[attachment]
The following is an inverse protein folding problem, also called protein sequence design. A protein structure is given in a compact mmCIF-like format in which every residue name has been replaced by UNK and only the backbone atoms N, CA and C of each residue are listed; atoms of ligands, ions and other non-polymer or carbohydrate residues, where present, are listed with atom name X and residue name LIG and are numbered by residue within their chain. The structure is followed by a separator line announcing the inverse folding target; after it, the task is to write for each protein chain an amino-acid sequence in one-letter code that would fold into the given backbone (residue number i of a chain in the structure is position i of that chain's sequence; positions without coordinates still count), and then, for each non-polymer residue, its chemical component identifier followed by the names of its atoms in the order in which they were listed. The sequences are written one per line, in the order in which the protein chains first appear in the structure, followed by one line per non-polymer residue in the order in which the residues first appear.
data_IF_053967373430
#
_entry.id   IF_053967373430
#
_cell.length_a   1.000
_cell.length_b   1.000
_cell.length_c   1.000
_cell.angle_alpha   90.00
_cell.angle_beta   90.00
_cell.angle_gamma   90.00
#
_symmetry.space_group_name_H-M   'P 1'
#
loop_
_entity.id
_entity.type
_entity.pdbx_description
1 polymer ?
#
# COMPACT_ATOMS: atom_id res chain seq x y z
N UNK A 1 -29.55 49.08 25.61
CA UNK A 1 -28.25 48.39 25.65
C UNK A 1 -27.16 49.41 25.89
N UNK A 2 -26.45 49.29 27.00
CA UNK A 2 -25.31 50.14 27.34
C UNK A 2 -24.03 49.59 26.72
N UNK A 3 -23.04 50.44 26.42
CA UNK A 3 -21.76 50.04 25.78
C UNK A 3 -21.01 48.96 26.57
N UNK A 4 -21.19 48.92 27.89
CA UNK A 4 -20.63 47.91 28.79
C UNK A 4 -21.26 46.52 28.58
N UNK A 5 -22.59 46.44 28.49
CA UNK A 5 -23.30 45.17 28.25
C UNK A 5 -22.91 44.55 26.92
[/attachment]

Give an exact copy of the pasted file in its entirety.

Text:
The following is an inverse protein folding problem, also called protein sequence design. A protein structure is given in a compact mmCIF-like format in which every residue name has been replaced by UNK and only the backbone atoms N, CA and C of each residue are listed; atoms of ligands, ions and other non-polymer or carbohydrate residues, where present, are listed with atom name X and residue name LIG and are numbered by residue within their chain. The structure is followed by a separator line announcing the inverse folding target; after it, the task is to write for each protein chain an amino-acid sequence in one-letter code that would fold into the given backbone (residue number i of a chain in the structure is position i of that chain's sequence; positions without coordinates still count), and then, for each non-polymer residue, its chemical component identifier followed by the names of its atoms in the order in which they were listed. The sequences are written one per line, in the order in which the protein chains first appear in the structure, followed by one line per non-polymer residue in the order in which the residues first appear.
data_IF_053967373430
#
_entry.id   IF_053967373430
#
_cell.length_a   1.000
_cell.length_b   1.000
_cell.length_c   1.000
_cell.angle_alpha   90.00
_cell.angle_beta   90.00
_cell.angle_gamma   90.00
#
_symmetry.space_group_name_H-M   'P 1'
#
loop_
_entity.id
_entity.type
_entity.pdbx_description
1 polymer ?
#
# COMPACT_ATOMS: atom_id res chain seq x y z
N UNK A 1 -29.55 49.08 25.61
CA UNK A 1 -28.25 48.39 25.65
C UNK A 1 -27.16 49.41 25.89
N UNK A 2 -26.45 49.29 27.00
CA UNK A 2 -25.31 50.14 27.34
C UNK A 2 -24.03 49.59 26.72
N UNK A 3 -23.04 50.44 26.42
CA UNK A 3 -21.76 50.04 25.78
C UNK A 3 -21.01 48.96 26.57
N UNK A 4 -21.19 48.92 27.89
CA UNK A 4 -20.63 47.91 28.79
C UNK A 4 -21.26 46.52 28.58
N UNK A 5 -22.59 46.44 28.49
CA UNK A 5 -23.30 45.17 28.25
C UNK A 5 -22.91 44.55 26.92